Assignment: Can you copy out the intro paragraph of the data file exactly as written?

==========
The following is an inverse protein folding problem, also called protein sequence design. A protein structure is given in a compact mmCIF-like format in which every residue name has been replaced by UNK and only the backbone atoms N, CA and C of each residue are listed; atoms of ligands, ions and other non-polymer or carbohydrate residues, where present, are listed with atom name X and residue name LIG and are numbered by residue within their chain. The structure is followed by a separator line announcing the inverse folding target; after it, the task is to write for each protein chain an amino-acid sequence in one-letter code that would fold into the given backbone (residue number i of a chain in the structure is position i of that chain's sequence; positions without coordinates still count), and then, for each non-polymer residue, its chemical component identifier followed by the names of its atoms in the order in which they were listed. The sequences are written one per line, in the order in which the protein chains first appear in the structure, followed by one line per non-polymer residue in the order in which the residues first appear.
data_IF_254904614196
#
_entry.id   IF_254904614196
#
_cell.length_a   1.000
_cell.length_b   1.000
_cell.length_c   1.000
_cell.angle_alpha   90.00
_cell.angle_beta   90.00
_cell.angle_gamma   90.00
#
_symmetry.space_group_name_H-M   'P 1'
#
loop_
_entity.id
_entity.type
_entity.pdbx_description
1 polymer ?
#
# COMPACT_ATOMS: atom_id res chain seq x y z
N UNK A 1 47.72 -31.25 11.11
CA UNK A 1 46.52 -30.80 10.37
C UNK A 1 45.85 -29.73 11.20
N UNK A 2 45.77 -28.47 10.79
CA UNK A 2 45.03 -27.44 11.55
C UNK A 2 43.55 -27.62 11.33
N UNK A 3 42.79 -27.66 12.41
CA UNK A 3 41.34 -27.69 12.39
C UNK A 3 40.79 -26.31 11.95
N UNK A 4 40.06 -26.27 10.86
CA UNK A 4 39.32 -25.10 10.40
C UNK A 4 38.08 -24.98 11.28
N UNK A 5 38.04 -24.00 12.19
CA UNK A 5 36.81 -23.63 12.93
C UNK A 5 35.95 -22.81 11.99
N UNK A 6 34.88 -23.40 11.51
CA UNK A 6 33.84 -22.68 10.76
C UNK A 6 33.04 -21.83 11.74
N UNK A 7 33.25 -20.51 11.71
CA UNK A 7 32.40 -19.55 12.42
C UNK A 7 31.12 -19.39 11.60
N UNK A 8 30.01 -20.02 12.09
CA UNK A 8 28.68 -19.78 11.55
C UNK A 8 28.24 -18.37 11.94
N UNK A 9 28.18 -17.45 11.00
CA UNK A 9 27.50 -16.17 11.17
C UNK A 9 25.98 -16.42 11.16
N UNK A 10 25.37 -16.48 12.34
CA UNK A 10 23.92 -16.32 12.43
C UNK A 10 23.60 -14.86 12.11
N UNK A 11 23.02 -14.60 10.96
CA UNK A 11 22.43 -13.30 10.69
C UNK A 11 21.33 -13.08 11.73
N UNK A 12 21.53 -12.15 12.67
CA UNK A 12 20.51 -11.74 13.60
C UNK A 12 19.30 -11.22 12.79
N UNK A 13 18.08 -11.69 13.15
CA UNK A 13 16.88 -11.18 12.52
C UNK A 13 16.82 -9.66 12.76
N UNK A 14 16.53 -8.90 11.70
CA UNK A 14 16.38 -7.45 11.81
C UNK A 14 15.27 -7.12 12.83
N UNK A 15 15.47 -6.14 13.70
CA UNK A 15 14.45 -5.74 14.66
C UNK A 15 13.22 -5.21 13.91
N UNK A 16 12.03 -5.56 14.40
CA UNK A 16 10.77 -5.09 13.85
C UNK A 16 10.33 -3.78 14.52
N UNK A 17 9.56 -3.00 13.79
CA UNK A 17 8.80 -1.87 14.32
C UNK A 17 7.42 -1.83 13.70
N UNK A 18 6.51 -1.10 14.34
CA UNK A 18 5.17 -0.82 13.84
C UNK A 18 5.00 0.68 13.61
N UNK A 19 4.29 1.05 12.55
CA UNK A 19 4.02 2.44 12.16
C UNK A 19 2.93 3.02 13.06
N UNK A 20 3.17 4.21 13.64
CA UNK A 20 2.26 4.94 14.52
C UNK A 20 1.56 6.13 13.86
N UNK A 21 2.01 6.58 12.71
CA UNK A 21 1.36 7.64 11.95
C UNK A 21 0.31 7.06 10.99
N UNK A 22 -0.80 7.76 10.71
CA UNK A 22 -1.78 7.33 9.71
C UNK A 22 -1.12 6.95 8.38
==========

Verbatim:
The following is an inverse protein folding problem, also called protein sequence design. A protein structure is given in a compact mmCIF-like format in which every residue name has been replaced by UNK and only the backbone atoms N, CA and C of each residue are listed; atoms of ligands, ions and other non-polymer or carbohydrate residues, where present, are listed with atom name X and residue name LIG and are numbered by residue within their chain. The structure is followed by a separator line announcing the inverse folding target; after it, the task is to write for each protein chain an amino-acid sequence in one-letter code that would fold into the given backbone (residue number i of a chain in the structure is position i of that chain's sequence; positions without coordinates still count), and then, for each non-polymer residue, its chemical component identifier followed by the names of its atoms in the order in which they were listed. The sequences are written one per line, in the order in which the protein chains first appear in the structure, followed by one line per non-polymer residue in the order in which the residues first appear.